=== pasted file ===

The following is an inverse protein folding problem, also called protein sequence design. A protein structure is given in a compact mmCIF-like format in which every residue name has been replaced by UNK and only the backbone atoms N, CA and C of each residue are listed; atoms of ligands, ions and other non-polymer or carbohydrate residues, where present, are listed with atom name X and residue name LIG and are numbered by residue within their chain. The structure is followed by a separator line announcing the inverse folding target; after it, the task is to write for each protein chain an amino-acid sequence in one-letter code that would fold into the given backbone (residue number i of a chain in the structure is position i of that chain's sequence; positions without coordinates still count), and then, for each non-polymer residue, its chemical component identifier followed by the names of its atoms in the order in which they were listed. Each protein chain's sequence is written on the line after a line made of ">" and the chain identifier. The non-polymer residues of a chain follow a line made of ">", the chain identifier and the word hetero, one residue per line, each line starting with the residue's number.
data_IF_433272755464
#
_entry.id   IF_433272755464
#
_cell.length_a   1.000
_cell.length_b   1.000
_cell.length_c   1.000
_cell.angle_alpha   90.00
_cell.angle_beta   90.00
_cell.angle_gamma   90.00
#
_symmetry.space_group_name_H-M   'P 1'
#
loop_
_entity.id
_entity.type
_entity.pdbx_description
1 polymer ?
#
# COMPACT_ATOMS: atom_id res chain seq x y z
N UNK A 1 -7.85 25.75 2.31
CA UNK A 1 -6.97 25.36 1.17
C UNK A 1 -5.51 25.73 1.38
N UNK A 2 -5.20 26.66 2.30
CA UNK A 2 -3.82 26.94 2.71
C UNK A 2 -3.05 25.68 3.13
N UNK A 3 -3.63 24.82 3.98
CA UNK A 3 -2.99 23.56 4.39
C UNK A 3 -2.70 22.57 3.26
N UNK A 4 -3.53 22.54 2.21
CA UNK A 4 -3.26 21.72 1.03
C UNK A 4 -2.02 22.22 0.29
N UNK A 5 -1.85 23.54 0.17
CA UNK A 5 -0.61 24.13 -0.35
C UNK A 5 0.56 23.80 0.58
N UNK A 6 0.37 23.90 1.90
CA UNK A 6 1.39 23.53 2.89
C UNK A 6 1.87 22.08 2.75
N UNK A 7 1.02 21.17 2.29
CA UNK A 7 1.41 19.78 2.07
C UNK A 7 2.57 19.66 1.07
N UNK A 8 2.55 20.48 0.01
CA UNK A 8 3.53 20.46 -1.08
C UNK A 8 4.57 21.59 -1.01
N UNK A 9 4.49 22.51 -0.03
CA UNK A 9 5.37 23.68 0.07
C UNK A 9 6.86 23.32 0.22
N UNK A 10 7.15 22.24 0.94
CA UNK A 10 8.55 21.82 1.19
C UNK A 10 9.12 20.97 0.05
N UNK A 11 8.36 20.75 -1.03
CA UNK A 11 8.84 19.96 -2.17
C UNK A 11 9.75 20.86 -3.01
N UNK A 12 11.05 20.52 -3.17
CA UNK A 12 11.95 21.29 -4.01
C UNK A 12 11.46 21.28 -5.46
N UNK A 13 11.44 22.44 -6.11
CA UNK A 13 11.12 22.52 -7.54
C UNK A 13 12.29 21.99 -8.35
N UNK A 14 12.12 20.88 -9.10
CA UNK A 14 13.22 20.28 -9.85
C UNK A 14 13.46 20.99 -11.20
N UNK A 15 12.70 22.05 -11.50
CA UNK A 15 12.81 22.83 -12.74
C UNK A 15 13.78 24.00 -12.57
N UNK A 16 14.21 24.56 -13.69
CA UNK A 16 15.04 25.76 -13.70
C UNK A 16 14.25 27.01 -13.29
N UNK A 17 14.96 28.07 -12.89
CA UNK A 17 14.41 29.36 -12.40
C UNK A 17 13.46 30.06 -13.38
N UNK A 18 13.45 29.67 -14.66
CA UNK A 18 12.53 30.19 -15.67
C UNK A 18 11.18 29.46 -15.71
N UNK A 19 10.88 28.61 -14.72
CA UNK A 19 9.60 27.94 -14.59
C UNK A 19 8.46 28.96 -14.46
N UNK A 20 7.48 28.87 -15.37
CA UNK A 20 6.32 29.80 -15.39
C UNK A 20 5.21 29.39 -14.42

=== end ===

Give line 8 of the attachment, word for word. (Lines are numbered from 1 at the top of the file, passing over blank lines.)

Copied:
_cell.length_c   1.000